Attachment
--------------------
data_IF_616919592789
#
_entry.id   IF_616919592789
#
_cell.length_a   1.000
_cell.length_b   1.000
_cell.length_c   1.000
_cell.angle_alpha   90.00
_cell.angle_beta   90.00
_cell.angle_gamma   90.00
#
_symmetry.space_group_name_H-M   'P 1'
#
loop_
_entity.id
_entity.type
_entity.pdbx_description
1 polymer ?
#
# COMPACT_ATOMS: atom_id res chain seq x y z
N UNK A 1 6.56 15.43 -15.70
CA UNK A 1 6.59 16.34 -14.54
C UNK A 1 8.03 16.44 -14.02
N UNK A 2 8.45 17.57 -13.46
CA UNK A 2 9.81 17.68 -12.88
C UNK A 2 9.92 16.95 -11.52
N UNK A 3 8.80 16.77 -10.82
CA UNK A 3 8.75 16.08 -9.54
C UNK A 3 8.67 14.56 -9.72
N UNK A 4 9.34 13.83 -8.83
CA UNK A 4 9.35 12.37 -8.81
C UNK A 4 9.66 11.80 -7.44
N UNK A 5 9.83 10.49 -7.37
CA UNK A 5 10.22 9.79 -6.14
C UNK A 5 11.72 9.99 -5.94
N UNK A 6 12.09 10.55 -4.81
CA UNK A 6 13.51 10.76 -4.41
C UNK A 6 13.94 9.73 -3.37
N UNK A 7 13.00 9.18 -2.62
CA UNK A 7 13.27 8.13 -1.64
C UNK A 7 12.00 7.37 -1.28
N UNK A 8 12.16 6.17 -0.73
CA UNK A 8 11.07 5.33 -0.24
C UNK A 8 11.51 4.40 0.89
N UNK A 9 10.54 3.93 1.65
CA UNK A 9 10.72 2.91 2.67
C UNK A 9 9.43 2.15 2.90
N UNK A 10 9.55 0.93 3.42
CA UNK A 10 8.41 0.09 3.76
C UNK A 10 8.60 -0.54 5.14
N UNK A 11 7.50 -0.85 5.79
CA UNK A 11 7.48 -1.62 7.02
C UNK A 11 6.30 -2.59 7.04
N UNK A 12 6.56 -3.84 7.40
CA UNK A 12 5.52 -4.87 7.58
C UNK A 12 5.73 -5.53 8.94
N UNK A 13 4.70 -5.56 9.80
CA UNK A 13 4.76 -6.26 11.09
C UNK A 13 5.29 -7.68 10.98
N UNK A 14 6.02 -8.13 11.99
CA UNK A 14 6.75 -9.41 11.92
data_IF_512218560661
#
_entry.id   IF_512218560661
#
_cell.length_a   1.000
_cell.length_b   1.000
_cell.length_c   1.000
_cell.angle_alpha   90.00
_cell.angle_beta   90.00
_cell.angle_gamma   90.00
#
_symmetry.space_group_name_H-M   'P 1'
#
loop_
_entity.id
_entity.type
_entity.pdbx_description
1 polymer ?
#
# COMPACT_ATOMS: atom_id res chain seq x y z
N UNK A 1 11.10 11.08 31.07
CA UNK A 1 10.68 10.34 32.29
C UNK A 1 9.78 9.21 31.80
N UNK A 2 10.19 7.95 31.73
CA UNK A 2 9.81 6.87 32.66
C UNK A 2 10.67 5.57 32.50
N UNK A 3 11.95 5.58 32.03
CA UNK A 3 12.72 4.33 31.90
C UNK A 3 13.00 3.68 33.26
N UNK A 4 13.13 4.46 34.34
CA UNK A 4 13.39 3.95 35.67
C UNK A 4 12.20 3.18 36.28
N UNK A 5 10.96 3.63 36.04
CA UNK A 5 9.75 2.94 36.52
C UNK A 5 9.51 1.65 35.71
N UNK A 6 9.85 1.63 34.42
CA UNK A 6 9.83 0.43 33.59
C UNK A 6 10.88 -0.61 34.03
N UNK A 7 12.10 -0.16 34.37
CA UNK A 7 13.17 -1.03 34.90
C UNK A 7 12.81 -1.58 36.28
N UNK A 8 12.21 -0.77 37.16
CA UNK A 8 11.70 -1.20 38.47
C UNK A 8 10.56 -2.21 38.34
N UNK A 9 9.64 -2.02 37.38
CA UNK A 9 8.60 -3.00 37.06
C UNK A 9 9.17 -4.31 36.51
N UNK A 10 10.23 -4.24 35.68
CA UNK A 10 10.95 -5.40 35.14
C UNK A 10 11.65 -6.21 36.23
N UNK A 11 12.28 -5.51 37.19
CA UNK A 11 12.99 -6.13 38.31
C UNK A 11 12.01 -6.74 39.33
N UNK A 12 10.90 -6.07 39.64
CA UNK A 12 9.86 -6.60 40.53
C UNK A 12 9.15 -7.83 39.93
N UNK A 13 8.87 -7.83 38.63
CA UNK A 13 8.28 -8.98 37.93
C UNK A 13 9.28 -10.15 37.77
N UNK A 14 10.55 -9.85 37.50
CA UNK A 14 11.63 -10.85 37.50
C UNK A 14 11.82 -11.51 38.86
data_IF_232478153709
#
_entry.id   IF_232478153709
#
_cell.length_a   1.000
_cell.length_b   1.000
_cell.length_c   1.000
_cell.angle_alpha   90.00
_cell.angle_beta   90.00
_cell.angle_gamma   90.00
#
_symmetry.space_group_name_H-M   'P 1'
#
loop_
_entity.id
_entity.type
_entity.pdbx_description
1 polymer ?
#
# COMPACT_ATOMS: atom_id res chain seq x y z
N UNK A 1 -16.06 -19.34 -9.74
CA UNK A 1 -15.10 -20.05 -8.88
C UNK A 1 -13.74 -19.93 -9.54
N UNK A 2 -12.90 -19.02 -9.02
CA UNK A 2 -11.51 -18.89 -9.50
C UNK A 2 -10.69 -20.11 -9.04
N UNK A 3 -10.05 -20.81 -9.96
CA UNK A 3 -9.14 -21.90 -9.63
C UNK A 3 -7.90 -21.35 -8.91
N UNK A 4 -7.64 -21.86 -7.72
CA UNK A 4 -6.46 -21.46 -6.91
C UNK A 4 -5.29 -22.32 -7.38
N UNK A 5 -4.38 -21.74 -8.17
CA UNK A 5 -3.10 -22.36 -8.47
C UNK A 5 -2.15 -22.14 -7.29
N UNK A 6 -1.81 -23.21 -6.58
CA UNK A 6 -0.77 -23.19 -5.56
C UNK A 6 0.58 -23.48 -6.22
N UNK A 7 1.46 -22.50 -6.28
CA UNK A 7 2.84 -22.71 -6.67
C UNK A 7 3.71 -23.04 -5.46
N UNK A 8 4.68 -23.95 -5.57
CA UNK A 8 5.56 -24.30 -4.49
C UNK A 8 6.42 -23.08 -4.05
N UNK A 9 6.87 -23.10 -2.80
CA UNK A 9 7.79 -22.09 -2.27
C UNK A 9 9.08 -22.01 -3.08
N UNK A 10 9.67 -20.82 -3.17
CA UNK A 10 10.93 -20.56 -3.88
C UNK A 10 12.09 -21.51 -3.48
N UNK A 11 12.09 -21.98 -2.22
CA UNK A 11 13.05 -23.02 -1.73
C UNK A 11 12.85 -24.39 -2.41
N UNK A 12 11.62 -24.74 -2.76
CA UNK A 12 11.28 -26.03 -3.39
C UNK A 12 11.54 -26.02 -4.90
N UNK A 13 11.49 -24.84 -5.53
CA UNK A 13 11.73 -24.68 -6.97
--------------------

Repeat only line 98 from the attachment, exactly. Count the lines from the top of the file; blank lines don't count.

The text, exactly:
CA UNK A 6 9.83 0.43 33.59